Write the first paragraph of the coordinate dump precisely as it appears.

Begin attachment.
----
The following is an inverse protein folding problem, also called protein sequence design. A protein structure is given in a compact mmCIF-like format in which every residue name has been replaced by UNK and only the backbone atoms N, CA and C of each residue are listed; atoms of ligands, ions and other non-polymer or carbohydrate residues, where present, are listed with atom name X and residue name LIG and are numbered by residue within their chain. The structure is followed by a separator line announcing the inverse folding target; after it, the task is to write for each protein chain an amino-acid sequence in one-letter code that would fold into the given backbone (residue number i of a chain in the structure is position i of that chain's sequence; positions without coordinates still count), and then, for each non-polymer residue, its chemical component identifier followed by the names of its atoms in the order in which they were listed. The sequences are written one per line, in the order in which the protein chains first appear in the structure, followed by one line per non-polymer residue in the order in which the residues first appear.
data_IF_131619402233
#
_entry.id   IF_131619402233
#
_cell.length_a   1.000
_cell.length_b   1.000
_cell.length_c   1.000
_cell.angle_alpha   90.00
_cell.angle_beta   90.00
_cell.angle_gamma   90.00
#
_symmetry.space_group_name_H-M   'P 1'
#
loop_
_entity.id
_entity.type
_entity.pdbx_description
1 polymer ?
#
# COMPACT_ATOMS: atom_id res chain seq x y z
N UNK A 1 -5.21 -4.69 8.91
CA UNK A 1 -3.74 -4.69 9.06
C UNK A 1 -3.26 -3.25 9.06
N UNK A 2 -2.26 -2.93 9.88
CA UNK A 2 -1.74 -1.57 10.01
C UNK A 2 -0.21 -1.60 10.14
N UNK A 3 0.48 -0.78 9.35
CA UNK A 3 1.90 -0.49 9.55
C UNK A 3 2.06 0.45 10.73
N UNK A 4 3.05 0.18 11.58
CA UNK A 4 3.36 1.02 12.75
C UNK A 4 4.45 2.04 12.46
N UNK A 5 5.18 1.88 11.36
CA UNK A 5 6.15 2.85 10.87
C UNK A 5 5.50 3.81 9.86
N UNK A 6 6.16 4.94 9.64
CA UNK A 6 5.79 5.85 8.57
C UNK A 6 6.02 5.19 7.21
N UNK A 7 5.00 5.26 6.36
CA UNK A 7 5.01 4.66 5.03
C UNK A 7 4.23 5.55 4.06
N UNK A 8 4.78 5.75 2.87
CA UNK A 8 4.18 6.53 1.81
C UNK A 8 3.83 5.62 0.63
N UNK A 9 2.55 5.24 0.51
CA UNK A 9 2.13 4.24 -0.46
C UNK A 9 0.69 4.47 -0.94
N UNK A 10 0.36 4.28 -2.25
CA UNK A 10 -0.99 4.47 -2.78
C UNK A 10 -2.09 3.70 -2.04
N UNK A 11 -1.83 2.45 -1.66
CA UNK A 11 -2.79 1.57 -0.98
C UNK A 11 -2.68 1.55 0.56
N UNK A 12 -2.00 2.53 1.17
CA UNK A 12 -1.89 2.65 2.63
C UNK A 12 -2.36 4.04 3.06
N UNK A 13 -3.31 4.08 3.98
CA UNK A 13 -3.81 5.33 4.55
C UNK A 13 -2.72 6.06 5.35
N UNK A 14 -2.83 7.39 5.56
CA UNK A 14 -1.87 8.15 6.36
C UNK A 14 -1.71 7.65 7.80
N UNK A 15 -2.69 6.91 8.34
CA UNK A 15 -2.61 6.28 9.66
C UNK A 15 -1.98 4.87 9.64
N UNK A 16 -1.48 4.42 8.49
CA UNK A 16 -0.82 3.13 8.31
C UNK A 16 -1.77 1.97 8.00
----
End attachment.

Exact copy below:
The following is an inverse protein folding problem, also called protein sequence design. A protein structure is given in a compact mmCIF-like format in which every residue name has been replaced by UNK and only the backbone atoms N, CA and C of each residue are listed; atoms of ligands, ions and other non-polymer or carbohydrate residues, where present, are listed with atom name X and residue name LIG and are numbered by residue within their chain. The structure is followed by a separator line announcing the inverse folding target; after it, the task is to write for each protein chain an amino-acid sequence in one-letter code that would fold into the given backbone (residue number i of a chain in the structure is position i of that chain's sequence; positions without coordinates still count), and then, for each non-polymer residue, its chemical component identifier followed by the names of its atoms in the order in which they were listed. The sequences are written one per line, in the order in which the protein chains first appear in the structure, followed by one line per non-polymer residue in the order in which the residues first appear.